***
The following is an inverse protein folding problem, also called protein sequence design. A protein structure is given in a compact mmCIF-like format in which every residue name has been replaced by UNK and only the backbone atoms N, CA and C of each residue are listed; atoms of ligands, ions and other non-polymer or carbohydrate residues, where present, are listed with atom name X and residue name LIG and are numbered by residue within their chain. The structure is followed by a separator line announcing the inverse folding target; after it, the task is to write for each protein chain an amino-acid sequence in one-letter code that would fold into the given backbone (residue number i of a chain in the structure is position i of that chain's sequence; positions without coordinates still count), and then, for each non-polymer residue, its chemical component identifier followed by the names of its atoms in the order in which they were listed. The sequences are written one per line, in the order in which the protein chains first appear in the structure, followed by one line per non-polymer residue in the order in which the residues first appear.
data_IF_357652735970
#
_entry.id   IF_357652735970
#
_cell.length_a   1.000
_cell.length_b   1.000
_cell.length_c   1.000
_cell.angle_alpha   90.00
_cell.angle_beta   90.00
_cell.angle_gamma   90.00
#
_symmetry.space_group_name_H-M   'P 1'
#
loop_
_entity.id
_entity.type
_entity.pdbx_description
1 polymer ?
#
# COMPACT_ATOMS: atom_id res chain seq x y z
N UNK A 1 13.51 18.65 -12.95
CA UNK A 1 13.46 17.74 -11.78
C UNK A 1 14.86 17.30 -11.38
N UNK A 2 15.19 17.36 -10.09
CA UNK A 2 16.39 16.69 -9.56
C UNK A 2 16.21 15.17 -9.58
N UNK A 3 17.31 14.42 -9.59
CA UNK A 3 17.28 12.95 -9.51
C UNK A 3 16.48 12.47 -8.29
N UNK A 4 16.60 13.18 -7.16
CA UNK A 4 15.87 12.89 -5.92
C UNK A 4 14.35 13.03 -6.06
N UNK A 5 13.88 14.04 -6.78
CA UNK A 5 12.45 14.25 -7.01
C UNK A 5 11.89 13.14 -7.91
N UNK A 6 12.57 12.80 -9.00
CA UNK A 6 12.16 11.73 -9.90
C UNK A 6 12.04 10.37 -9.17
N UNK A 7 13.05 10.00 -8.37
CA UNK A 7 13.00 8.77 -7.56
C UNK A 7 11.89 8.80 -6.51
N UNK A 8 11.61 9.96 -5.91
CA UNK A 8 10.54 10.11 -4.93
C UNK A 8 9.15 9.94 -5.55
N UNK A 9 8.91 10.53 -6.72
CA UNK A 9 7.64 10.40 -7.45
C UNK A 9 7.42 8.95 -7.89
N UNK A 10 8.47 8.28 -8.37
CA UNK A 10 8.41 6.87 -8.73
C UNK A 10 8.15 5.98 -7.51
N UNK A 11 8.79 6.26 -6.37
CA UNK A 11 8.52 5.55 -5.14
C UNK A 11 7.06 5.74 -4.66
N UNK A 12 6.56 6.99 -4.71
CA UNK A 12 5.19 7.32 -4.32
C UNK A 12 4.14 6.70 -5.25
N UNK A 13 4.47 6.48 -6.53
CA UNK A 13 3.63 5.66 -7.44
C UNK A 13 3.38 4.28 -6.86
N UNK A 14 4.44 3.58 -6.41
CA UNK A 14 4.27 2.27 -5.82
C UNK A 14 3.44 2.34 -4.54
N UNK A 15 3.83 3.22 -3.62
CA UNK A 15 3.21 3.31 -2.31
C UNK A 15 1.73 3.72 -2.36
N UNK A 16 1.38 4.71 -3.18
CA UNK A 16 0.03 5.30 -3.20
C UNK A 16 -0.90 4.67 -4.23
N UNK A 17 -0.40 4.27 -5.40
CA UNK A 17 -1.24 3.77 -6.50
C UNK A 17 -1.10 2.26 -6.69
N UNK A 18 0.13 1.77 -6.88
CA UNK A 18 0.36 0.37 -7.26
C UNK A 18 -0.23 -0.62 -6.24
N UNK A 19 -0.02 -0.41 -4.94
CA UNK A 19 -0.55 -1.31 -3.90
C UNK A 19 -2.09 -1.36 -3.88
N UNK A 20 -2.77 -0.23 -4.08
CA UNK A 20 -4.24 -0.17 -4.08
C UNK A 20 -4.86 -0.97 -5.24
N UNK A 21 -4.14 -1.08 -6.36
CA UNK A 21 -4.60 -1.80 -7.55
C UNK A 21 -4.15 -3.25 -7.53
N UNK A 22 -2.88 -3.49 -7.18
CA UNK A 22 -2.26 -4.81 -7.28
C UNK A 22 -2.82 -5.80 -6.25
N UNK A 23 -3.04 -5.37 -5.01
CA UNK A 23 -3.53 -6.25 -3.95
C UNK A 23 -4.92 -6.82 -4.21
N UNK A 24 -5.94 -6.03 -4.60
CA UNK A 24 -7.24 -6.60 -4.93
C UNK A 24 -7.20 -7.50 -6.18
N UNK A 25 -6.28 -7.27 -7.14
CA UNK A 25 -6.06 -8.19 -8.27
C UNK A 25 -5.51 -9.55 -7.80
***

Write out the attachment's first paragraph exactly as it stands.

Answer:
The following is an inverse protein folding problem, also called protein sequence design. A protein structure is given in a compact mmCIF-like format in which every residue name has been replaced by UNK and only the backbone atoms N, CA and C of each residue are listed; atoms of ligands, ions and other non-polymer or carbohydrate residues, where present, are listed with atom name X and residue name LIG and are numbered by residue within their chain. The structure is followed by a separator line announcing the inverse folding target; after it, the task is to write for each protein chain an amino-acid sequence in one-letter code that would fold into the given backbone (residue number i of a chain in the structure is position i of that chain's sequence; positions without coordinates still count), and then, for each non-polymer residue, its chemical component identifier followed by the names of its atoms in the order in which they were listed. The sequences are written one per line, in the order in which the protein chains first appear in the structure, followed by one line per non-polymer residue in the order in which the residues first appear.